The Organisation for Economic Co-operation and Development, the OECD, aims to promote sustainable economic development, to advance free trade, and to enhance social wellbeing in its Member countries. It pursues these goals through creating best practices and supporting research, preparing international regulations, and issuing recommendations.
The past half a century has been a success story for Finland, and membership of the OECD has been one contributing factor in the process. Finland is a completely different country from what it was in 1969 – or would you recognise the Finland of that time?
The OECD – Organisation for Economic Co-operation and Development
Exports create wellbeing
Finland’s wellbeing is dependent on foreign trade, which is why difficulties in the export trade show at all levels in society. This became starkly evident when the country’s exports in goods and services dropped by a fifth. The repercussions of the decline show in a high employment rate, the state’s indebtedness, and cuts in expenditure, and they are being rectified even today. Accession to the OECD was a landmark in the growth and diversification of Finland’s foreign trade. Today we are a part of the EU’s single market and use the euro and approximately 60 per cent of our goods exports go to the EU Member States. The OECD is a defender of free trade. Its importance is highlighted today because, even if claims to the contrary are heard, it is not easy to win trade wars – losers are easy to find.
The ratio of exports to GDP
In 1969 -> 24.2%.
Today -> 38.5%
From agriculture and forestry to jobs in the service sector
Fifty years ago, the Finns had their roots much more firmly in the countryside than they do today. At the time, more than a third of the Finns, that is 36% of them, lived in the sparsely populated rural areas outside the built-up urban areas. In recent years, rural-urban migration has increased, and 86% of the population is currently living in built-up areas.
Be it the reason or consequence of urbanisation, the structure of business and industries has also changed dramatically. At the end of the 1960s, a fifth of working age Finns were engaged in agriculture and forestry, and a third in industries and construction. Today’s Finland is a service society. Services provide employment to nearly three out of four Finns, and the proportion of people engaged in agriculture and forestry has dropped to four per cent. Forestry continues to play a big role in the economy, and agricultural production has not seen any sharp decline. Overall, productivity has grown.
agriculture and forestry represented 21%, industries and construction 35% and services 44% of the different branches of the economy.
agriculture and forestry represent 4%, industries and construction 22% and services 74% of the economy.
People’s potential to full use
“Finland can manage only through expertise” is a well-known phrase used in many contexts, but it is also among the main guidelines that have been observed in the course of the years. Finland has invested in education and considered it important to harness the potential of the small nation’s entire population. We have succeeded in this so well that other countries look at Finland as an example.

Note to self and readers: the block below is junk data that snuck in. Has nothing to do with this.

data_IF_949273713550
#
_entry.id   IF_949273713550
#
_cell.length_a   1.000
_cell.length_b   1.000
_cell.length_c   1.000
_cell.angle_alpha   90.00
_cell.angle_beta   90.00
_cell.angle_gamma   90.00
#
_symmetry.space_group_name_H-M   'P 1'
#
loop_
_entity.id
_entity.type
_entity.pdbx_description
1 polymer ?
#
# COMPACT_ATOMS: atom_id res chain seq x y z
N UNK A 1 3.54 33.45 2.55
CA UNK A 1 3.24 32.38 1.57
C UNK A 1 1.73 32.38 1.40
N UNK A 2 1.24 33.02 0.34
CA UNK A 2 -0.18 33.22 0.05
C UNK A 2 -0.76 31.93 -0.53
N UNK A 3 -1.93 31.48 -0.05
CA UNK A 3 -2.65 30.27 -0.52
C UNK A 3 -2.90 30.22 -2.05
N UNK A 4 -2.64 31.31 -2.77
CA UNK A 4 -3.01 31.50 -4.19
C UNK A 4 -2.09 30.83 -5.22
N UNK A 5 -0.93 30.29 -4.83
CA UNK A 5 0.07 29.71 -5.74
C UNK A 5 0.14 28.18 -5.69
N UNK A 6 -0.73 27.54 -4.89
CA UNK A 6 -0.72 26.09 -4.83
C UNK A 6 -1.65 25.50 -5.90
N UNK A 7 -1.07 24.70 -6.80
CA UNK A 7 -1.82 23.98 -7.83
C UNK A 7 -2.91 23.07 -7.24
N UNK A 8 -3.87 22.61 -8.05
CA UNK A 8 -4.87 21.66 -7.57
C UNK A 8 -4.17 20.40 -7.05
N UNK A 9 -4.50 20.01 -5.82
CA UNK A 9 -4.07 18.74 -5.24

Finnish universities and institutions of higher education have over 150,000 students, the majority of them women. In 1969, the number of students was 55,000 – of them 52% were men, 48% were women. The change shows most conspicuously in the number of doctoral degrees. Fifty years ago, of the 201 researchers with a doctoral degree 29 were women. In 2018, slightly over half, 52%, of the 1,750 persons with a PhD were women.
University and higher education students
In 1969 -> 55,299 students, of whom 52% were men and 48% were women.
Today -> 152,299 students, of whom 46% are men and 54% are women.
In 1969 -> 201, of whom 86% were men, 14% were women.
Today -> 1,750, of whom 48% are men, 52% are women.
People have prospered
Prosperity shows both in the availability of increasingly comprehensive services and in how people lead their lives. Many items that used to be a sign of prosperity are now available to anyone. Furthermore, we are now living in the middle of things that used to be unknown even in science fiction.
The number of cars, not to speak about car technology, is a clear indication of the development. In fifty years, the number of private cars has grown from approximately 600,000 to over 3.4 million. In the same period of time, dirt roads have been replaced by asphalt. Today, nearly 51,000 kilometres of Finnish roads are hard-surfaced, while only 13,500 kilometres were covered with asphalt at the end of the 1960s.
The number of private cars
In 1969 -> 643,000
Today -> 3,423,000
Long, healthy lives
Wellbeing is much more than money and goods. Better living conditions, advanced medicine, and work that promotes public health have influenced people’s health. The results of these achievements show clearly in longer life expectancy, for instance – although the reverse side of progress has led to an increase in lifestyle diseases.
In 1969 -> 66 for men, 74 for women.
Today -> 79 for men, 84 for women.
Accession was a landmark
Finland’s accession to the OECD in 1969 was a significant step. Finland gradually distanced itself from the Soviet Union’s sphere of influence and focused on the cooperation with the West. The Soviet Union was sceptical about Finland’s intentions, but President of the Republic Urho Kekkonen promised to the Soviets that he would give guarantees. He signed the accession agreement on 24 January 1969.
Today, the OECD works on a broad spectrum of economic and social policy sectors. The Permanent Delegation of Finland to the OECD is based in Paris and over 800 representatives of different ministries and agencies attend OECD meetings annually. Additionally, Finland holds chair and vice-chair positions in several OECD committees and working groups.